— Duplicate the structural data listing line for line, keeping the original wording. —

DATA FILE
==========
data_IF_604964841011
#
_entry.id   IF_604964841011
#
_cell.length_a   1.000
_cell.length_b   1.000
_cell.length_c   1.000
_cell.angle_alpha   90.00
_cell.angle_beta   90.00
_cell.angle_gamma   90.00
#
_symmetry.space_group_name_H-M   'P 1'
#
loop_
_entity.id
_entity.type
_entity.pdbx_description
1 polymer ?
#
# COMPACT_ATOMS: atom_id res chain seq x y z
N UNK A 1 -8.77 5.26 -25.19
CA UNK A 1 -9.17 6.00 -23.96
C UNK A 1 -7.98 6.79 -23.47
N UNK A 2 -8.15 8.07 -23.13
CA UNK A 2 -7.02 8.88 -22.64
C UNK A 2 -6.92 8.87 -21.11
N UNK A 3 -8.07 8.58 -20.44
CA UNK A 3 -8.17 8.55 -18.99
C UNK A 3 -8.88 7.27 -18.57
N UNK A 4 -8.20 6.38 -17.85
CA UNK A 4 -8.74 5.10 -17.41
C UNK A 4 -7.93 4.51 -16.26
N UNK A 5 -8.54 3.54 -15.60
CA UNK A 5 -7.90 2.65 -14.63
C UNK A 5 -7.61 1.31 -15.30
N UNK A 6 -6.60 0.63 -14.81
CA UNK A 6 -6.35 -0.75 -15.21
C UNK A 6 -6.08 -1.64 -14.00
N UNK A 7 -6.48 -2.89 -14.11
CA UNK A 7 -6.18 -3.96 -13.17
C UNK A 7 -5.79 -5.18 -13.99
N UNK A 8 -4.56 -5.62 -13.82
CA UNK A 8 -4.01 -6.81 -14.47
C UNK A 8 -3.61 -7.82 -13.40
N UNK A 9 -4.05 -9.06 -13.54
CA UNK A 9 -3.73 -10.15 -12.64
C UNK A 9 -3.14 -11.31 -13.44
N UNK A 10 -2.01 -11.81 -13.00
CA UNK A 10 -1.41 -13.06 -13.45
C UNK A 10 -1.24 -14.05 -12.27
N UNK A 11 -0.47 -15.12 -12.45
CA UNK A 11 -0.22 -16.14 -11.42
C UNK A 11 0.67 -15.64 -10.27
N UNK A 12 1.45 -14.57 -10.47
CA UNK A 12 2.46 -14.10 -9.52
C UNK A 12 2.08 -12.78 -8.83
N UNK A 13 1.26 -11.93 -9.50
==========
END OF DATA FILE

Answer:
data_IF_604964841011
#
_entry.id   IF_604964841011
#
_cell.length_a   1.000
_cell.length_b   1.000
_cell.length_c   1.000
_cell.angle_alpha   90.00
_cell.angle_beta   90.00
_cell.angle_gamma   90.00
#
_symmetry.space_group_name_H-M   'P 1'
#
loop_
_entity.id
_entity.type
_entity.pdbx_description
1 polymer ?
#
# COMPACT_ATOMS: atom_id res chain seq x y z
N UNK A 1 -8.77 5.26 -25.19
CA UNK A 1 -9.17 6.00 -23.96
C UNK A 1 -7.98 6.79 -23.47
N UNK A 2 -8.15 8.07 -23.13
CA UNK A 2 -7.02 8.88 -22.64
C UNK A 2 -6.92 8.87 -21.11
N UNK A 3 -8.07 8.58 -20.44
CA UNK A 3 -8.17 8.55 -18.99
C UNK A 3 -8.88 7.27 -18.57
N UNK A 4 -8.20 6.38 -17.85
CA UNK A 4 -8.74 5.10 -17.41
C UNK A 4 -7.93 4.51 -16.26
N UNK A 5 -8.54 3.54 -15.60
CA UNK A 5 -7.90 2.65 -14.63
C UNK A 5 -7.61 1.31 -15.30
N UNK A 6 -6.60 0.63 -14.81
CA UNK A 6 -6.35 -0.75 -15.21
C UNK A 6 -6.08 -1.64 -14.00
N UNK A 7 -6.48 -2.89 -14.11
CA UNK A 7 -6.18 -3.96 -13.17
C UNK A 7 -5.79 -5.18 -13.99
N UNK A 8 -4.56 -5.62 -13.82
CA UNK A 8 -4.01 -6.81 -14.47
C UNK A 8 -3.61 -7.82 -13.40
N UNK A 9 -4.05 -9.06 -13.54
CA UNK A 9 -3.73 -10.15 -12.64
C UNK A 9 -3.14 -11.31 -13.44
N UNK A 10 -2.01 -11.81 -13.00
CA UNK A 10 -1.41 -13.06 -13.45
C UNK A 10 -1.24 -14.05 -12.27
N UNK A 11 -0.47 -15.12 -12.45
CA UNK A 11 -0.22 -16.14 -11.42
C UNK A 11 0.67 -15.64 -10.27
N UNK A 12 1.45 -14.57 -10.47
CA UNK A 12 2.46 -14.10 -9.52
C UNK A 12 2.08 -12.78 -8.83
N UNK A 13 1.26 -11.93 -9.50